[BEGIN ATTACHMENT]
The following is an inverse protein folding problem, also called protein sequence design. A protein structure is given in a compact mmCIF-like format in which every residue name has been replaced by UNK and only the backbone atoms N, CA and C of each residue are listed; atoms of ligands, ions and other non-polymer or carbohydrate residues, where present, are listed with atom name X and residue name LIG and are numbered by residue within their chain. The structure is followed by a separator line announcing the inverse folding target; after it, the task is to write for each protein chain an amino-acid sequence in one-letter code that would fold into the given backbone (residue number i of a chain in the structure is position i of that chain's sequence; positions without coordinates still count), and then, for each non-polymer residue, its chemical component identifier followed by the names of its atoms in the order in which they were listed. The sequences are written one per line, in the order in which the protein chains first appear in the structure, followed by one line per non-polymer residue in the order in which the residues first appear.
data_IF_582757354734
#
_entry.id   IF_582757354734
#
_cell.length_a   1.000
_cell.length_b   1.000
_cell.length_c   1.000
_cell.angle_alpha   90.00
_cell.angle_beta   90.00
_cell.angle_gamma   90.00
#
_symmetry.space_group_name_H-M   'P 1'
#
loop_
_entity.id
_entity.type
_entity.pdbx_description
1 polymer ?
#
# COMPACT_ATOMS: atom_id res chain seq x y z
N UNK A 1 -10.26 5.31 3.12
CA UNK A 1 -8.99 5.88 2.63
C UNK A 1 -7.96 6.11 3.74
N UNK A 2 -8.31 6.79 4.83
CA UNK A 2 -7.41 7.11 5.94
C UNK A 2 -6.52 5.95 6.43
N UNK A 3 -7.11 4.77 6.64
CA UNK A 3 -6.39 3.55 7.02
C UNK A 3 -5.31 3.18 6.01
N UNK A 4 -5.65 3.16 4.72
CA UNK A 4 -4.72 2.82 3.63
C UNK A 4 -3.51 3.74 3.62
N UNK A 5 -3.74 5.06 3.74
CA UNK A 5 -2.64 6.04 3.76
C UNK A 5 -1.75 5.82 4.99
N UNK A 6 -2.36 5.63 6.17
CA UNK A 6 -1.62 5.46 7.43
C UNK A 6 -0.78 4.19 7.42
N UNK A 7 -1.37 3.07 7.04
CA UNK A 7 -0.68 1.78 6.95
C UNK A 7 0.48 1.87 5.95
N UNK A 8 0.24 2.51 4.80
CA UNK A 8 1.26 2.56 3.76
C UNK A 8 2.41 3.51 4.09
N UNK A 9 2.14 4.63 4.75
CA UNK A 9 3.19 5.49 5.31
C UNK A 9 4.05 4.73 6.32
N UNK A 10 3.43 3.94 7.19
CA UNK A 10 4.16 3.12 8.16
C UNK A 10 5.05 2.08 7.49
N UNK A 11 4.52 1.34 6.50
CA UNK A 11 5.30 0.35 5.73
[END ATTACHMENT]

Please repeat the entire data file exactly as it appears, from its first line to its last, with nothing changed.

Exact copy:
The following is an inverse protein folding problem, also called protein sequence design. A protein structure is given in a compact mmCIF-like format in which every residue name has been replaced by UNK and only the backbone atoms N, CA and C of each residue are listed; atoms of ligands, ions and other non-polymer or carbohydrate residues, where present, are listed with atom name X and residue name LIG and are numbered by residue within their chain. The structure is followed by a separator line announcing the inverse folding target; after it, the task is to write for each protein chain an amino-acid sequence in one-letter code that would fold into the given backbone (residue number i of a chain in the structure is position i of that chain's sequence; positions without coordinates still count), and then, for each non-polymer residue, its chemical component identifier followed by the names of its atoms in the order in which they were listed. The sequences are written one per line, in the order in which the protein chains first appear in the structure, followed by one line per non-polymer residue in the order in which the residues first appear.
data_IF_582757354734
#
_entry.id   IF_582757354734
#
_cell.length_a   1.000
_cell.length_b   1.000
_cell.length_c   1.000
_cell.angle_alpha   90.00
_cell.angle_beta   90.00
_cell.angle_gamma   90.00
#
_symmetry.space_group_name_H-M   'P 1'
#
loop_
_entity.id
_entity.type
_entity.pdbx_description
1 polymer ?
#
# COMPACT_ATOMS: atom_id res chain seq x y z
N UNK A 1 -10.26 5.31 3.12
CA UNK A 1 -8.99 5.88 2.63
C UNK A 1 -7.96 6.11 3.74
N UNK A 2 -8.31 6.79 4.83
CA UNK A 2 -7.41 7.11 5.94
C UNK A 2 -6.52 5.95 6.43
N UNK A 3 -7.11 4.77 6.64
CA UNK A 3 -6.39 3.55 7.02
C UNK A 3 -5.31 3.18 6.01
N UNK A 4 -5.65 3.16 4.72
CA UNK A 4 -4.72 2.82 3.63
C UNK A 4 -3.51 3.74 3.62
N UNK A 5 -3.74 5.06 3.74
CA UNK A 5 -2.64 6.04 3.76
C UNK A 5 -1.75 5.82 4.99
N UNK A 6 -2.36 5.63 6.17
CA UNK A 6 -1.62 5.46 7.43
C UNK A 6 -0.78 4.19 7.42
N UNK A 7 -1.37 3.07 7.04
CA UNK A 7 -0.68 1.78 6.95
C UNK A 7 0.48 1.87 5.95
N UNK A 8 0.24 2.51 4.80
CA UNK A 8 1.26 2.56 3.76
C UNK A 8 2.41 3.51 4.09
N UNK A 9 2.14 4.63 4.75
CA UNK A 9 3.19 5.49 5.31
C UNK A 9 4.05 4.73 6.32
N UNK A 10 3.43 3.94 7.19
CA UNK A 10 4.16 3.12 8.16
C UNK A 10 5.05 2.08 7.49
N UNK A 11 4.52 1.34 6.50
CA UNK A 11 5.30 0.35 5.73